GDAL (or other open-source) equivalent of Arc's Point To Raster Tool

I'm trying to convert a python script that relies on arcpy into one that only relies on open source modules, but I'm having some trouble. The bulk of my processing lies in one Arc tool "Point to Raster." The goal is to take a csv file with lat/long coords and turn it into a raster, where each cell value is the number of points contained within that cell. When I'm able to use arcpy, the workflow looks like this:

Make XY event layer from csv of points --> Use Event layer as input in Point To Raster tool, with cell assignment = COUNT, specifying spatial extent and cellsize --> Mask out NoData values --> Write output to .tif

This works fine, and gives me my desired result, but now I need to write the same script without arcpy. I've found gdal tools that work for everything except the main process: Point to Raster. Do you know of any gdal utility (or reluctantly, some other open source tool) that could do what Arc's Point to Raster tool is doing? The 2 gdal tools that look like they could possibly accomplish this are:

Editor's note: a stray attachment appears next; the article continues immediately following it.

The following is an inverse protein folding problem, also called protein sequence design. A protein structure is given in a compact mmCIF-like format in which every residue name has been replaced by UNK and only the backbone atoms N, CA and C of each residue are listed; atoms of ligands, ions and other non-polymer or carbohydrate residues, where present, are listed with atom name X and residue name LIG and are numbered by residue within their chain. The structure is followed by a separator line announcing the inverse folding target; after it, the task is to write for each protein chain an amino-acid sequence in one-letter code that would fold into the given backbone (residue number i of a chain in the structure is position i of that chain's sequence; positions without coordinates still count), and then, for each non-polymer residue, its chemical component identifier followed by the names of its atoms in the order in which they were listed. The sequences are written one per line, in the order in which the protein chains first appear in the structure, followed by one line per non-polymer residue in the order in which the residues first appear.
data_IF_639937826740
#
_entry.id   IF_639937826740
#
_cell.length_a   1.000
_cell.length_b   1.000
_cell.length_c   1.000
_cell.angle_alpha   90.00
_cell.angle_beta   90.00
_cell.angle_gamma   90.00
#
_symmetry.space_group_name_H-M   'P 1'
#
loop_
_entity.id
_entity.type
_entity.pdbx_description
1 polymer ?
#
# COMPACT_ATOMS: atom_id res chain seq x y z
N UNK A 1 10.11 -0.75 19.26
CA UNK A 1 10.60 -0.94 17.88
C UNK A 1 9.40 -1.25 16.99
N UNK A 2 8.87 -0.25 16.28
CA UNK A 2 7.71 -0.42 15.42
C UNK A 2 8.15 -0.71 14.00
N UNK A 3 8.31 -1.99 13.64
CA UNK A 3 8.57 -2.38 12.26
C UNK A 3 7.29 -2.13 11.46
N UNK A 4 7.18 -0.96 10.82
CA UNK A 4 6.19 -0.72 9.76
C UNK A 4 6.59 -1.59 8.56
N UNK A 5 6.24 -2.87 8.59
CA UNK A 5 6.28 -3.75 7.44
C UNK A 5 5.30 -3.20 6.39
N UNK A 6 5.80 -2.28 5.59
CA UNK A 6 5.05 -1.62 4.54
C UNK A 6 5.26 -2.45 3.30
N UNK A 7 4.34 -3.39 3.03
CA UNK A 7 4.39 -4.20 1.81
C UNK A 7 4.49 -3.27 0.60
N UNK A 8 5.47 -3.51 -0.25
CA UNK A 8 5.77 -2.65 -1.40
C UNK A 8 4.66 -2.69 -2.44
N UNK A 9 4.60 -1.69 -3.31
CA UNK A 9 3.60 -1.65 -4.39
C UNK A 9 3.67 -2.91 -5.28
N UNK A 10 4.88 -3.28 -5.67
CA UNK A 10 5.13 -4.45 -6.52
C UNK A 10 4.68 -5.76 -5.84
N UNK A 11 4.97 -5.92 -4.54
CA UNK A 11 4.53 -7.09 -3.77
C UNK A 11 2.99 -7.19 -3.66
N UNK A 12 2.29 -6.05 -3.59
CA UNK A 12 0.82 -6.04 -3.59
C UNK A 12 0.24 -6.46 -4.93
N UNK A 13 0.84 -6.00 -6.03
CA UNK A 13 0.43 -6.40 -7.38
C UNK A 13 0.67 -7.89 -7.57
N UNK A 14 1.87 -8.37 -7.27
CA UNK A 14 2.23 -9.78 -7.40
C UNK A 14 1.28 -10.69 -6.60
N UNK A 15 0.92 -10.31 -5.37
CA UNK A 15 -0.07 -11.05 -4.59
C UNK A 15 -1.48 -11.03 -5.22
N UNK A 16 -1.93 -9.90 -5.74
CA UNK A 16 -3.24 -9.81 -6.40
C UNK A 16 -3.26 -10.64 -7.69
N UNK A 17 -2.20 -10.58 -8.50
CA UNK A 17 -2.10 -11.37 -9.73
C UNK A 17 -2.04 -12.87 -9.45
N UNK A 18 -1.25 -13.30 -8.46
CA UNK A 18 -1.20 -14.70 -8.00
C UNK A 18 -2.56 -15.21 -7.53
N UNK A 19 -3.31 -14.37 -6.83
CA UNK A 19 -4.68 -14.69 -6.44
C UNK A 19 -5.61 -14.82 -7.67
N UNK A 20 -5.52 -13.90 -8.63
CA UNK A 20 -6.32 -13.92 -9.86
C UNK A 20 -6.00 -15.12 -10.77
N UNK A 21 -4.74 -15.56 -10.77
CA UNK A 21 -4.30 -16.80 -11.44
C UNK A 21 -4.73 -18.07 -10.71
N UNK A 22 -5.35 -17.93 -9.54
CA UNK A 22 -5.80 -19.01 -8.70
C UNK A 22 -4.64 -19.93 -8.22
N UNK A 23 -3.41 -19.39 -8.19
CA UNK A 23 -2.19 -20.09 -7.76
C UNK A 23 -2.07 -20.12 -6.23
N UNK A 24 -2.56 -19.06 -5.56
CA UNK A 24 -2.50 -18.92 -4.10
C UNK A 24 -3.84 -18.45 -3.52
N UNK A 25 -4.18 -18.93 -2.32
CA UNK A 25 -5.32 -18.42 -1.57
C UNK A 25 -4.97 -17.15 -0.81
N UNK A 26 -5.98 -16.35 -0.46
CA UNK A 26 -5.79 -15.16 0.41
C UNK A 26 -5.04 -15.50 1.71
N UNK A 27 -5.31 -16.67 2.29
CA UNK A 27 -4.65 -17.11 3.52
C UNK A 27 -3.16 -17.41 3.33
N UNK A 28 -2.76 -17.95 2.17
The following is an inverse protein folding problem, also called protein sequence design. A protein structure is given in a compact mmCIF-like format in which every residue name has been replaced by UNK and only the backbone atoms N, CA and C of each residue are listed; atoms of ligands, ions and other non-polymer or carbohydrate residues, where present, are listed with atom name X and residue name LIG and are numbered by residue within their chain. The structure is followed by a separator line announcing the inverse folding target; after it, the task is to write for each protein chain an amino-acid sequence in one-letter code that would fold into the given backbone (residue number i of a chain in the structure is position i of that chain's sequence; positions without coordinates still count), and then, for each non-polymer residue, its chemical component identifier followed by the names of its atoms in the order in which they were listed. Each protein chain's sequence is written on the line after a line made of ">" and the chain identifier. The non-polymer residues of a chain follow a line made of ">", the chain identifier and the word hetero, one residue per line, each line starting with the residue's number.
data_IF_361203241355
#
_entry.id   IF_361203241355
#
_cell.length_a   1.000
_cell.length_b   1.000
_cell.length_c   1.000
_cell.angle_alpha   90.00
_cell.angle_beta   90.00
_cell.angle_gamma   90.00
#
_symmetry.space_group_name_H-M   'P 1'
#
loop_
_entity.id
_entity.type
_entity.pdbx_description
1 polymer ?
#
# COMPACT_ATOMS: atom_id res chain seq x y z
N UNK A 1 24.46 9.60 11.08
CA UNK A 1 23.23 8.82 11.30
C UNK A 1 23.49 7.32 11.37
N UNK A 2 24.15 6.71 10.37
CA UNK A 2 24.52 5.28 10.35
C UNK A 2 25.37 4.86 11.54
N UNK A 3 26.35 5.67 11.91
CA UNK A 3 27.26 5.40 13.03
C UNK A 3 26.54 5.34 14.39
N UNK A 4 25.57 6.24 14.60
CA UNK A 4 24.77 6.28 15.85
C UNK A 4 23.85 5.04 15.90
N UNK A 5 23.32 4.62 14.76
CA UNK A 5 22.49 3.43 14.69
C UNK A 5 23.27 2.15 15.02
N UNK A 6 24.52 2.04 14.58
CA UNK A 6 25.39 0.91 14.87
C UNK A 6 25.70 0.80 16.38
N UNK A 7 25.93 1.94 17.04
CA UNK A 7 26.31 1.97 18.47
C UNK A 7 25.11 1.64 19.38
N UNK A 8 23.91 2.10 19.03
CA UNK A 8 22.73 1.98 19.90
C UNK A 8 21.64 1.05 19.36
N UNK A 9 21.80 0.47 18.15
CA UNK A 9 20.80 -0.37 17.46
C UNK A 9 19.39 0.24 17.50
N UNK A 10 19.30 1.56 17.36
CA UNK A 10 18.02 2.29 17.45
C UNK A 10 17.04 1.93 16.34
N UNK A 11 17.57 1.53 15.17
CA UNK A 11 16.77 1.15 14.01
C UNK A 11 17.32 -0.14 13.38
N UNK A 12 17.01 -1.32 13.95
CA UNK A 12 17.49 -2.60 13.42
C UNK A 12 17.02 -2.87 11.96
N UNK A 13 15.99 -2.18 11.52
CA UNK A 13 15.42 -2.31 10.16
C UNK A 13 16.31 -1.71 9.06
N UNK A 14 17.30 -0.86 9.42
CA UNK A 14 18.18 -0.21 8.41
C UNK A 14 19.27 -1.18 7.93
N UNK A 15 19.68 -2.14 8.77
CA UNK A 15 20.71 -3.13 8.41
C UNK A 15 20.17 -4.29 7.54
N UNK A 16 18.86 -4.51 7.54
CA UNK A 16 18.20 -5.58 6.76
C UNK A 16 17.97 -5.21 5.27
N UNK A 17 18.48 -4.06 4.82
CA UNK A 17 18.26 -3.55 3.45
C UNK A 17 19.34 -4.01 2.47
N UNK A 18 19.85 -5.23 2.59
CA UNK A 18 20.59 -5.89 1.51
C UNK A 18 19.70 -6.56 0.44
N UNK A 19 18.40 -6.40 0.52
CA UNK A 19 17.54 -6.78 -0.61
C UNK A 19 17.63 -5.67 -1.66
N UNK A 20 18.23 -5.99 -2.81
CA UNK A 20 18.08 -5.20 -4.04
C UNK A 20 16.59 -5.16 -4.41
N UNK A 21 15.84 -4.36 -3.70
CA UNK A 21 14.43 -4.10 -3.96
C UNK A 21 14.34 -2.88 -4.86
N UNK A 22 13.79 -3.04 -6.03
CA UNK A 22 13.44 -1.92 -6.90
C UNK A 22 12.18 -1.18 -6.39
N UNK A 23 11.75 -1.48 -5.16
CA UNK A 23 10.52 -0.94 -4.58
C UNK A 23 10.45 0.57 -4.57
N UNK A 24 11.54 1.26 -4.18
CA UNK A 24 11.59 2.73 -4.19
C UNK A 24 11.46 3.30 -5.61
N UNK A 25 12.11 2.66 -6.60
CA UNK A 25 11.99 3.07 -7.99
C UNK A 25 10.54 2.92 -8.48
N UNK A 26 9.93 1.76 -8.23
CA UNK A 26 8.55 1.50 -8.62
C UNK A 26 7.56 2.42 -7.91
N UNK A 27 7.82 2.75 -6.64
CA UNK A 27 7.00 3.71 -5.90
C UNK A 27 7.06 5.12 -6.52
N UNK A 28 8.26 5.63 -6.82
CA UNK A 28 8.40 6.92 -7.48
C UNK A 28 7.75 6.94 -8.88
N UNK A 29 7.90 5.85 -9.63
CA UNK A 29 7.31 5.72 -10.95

1. gdal_grid ( -This tool isn't meant to do exactly what I want it to do, although it does take a set of points (could be a shapefile, or a csv written as a VRT**) and turn it into a raster grid. I can specify the extent of the gridd along with its resolution, which is important. There is also an option to set grid cell values based on data metrics, with 'count' being one of them. However, under the count metric it states "A number of data points found in grid node search ellipse." What does 'grid node search ellipse' mean? Can I not assign values based on a number of data points found in each grid cell'? Is there a difference?